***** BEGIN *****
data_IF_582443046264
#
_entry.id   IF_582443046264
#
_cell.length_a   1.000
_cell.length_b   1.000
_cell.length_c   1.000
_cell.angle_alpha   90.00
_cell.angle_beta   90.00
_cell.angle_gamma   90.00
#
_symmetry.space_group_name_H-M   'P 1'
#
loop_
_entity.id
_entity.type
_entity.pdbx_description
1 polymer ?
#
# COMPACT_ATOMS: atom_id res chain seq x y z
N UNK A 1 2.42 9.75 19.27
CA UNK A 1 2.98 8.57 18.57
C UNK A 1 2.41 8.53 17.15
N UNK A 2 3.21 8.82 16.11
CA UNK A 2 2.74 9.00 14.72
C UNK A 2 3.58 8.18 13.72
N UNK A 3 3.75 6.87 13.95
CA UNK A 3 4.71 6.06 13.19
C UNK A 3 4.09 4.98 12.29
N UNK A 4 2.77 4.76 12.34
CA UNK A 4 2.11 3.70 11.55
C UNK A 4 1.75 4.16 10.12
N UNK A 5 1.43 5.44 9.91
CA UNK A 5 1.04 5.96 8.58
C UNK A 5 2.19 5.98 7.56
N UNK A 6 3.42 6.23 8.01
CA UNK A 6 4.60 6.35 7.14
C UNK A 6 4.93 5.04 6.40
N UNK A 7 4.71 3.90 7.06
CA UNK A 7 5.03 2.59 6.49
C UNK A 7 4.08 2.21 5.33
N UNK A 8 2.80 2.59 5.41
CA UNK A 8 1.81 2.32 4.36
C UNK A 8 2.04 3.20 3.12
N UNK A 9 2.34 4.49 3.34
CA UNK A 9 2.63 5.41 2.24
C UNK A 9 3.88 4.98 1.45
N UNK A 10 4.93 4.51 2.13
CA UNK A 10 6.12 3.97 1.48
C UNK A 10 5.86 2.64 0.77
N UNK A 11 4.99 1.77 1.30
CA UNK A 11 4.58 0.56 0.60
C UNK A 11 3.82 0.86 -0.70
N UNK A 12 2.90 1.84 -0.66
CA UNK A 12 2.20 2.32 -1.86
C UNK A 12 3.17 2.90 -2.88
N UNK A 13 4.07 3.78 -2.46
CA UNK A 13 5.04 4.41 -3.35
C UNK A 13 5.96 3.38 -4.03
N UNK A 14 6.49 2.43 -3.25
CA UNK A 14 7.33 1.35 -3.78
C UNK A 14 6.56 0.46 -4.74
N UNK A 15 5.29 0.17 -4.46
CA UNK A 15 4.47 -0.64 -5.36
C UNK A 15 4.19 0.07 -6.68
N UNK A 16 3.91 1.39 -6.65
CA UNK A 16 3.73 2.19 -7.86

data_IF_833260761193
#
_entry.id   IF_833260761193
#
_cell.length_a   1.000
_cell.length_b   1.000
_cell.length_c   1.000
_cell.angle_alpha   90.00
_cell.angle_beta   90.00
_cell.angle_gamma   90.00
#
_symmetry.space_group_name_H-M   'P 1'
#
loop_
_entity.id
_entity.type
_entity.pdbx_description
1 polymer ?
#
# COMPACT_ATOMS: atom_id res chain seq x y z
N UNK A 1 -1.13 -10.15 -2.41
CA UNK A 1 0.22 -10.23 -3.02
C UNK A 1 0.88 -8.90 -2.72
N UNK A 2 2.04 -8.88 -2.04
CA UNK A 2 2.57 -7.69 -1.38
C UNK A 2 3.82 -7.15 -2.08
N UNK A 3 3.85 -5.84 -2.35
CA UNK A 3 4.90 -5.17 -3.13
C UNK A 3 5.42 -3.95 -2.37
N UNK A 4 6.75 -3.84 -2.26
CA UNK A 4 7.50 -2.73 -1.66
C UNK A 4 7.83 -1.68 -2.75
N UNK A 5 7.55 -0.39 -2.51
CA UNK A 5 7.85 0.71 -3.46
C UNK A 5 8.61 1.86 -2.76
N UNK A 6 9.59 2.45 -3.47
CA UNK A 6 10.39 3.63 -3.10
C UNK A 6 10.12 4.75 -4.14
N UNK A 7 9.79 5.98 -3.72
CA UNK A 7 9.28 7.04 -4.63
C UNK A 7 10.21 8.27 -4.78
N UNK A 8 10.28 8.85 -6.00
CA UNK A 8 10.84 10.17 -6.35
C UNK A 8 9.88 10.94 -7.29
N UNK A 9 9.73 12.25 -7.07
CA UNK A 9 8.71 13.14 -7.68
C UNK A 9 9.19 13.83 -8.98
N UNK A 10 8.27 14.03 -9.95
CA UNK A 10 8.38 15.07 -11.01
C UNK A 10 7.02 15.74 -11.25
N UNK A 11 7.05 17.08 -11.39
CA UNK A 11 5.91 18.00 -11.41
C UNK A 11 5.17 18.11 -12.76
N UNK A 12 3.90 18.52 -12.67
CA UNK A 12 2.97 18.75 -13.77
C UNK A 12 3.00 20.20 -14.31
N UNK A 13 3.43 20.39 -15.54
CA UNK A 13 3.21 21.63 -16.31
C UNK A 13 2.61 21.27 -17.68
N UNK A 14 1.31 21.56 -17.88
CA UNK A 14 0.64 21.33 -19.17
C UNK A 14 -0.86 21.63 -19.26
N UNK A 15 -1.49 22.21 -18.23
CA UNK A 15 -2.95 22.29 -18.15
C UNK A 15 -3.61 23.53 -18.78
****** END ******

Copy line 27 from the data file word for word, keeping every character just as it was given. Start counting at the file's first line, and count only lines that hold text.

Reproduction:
N UNK A 3 3.75 6.87 13.95